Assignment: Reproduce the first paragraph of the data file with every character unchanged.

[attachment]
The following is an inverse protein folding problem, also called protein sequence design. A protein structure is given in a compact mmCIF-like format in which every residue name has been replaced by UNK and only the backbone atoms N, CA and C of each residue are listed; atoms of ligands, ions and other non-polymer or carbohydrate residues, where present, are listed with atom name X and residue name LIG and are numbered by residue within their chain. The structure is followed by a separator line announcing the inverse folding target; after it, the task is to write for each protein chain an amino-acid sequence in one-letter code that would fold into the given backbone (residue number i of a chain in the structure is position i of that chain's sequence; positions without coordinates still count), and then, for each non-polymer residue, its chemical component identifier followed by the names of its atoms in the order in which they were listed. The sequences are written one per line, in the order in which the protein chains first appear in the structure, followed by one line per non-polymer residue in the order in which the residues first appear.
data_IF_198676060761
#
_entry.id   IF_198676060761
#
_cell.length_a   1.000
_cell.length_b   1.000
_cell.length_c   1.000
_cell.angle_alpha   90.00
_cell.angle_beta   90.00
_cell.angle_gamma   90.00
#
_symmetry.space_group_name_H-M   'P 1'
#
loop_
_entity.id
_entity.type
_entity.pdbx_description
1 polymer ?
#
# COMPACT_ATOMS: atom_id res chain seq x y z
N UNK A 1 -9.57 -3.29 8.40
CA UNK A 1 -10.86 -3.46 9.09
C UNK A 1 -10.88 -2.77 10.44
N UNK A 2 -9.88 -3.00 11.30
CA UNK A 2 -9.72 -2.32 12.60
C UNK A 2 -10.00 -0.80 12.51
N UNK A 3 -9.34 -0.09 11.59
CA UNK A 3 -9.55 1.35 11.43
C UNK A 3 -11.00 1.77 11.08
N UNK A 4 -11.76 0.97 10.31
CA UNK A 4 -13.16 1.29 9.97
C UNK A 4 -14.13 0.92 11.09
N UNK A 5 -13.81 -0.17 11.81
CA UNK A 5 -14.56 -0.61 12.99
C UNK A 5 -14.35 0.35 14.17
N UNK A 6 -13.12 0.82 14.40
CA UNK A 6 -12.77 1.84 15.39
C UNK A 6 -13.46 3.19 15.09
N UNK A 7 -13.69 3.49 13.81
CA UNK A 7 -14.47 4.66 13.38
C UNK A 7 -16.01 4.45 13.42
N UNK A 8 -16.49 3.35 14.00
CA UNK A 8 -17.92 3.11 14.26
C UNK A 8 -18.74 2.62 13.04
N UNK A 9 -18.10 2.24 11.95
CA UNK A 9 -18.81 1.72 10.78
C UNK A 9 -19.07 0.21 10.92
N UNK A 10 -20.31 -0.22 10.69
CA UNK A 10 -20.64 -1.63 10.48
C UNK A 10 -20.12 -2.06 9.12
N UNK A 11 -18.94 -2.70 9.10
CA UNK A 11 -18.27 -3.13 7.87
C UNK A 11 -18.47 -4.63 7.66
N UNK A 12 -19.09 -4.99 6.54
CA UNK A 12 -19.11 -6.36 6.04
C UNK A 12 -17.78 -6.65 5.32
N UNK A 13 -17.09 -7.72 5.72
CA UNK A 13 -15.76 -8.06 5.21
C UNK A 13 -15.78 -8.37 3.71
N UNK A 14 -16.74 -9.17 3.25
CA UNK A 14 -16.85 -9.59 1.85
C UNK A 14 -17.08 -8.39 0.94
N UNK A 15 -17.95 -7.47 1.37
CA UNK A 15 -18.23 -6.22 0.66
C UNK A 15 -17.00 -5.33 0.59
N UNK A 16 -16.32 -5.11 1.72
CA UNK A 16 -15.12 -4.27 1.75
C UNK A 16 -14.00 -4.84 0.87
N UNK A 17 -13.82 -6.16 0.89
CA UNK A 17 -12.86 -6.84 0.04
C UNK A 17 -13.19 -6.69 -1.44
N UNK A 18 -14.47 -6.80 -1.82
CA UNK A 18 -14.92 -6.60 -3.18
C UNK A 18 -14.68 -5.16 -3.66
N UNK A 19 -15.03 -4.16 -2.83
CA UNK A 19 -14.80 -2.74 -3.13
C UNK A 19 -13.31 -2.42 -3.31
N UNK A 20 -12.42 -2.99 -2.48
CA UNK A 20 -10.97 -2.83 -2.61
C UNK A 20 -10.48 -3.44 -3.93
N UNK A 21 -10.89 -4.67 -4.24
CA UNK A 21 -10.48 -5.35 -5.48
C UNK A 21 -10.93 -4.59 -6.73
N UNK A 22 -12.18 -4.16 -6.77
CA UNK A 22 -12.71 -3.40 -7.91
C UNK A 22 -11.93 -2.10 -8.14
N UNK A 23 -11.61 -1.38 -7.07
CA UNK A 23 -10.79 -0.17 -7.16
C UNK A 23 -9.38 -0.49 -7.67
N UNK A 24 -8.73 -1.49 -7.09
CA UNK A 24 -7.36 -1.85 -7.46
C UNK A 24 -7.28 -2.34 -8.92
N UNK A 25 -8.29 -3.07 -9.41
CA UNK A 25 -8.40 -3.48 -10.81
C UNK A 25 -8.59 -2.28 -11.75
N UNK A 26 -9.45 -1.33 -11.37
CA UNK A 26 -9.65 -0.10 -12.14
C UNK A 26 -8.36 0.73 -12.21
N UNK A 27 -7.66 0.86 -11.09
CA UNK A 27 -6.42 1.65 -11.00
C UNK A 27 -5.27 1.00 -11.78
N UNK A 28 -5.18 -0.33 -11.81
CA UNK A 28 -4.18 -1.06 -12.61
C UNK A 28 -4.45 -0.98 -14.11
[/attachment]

The following is an inverse protein folding problem, also called protein sequence design. A protein structure is given in a compact mmCIF-like format in which every residue name has been replaced by UNK and only the backbone atoms N, CA and C of each residue are listed; atoms of ligands, ions and other non-polymer or carbohydrate residues, where present, are listed with atom name X and residue name LIG and are numbered by residue within their chain. The structure is followed by a separator line announcing the inverse folding target; after it, the task is to write for each protein chain an amino-acid sequence in one-letter code that would fold into the given backbone (residue number i of a chain in the structure is position i of that chain's sequence; positions without coordinates still count), and then, for each non-polymer residue, its chemical component identifier followed by the names of its atoms in the order in which they were listed. The sequences are written one per line, in the order in which the protein chains first appear in the structure, followed by one line per non-polymer residue in the order in which the residues first appear.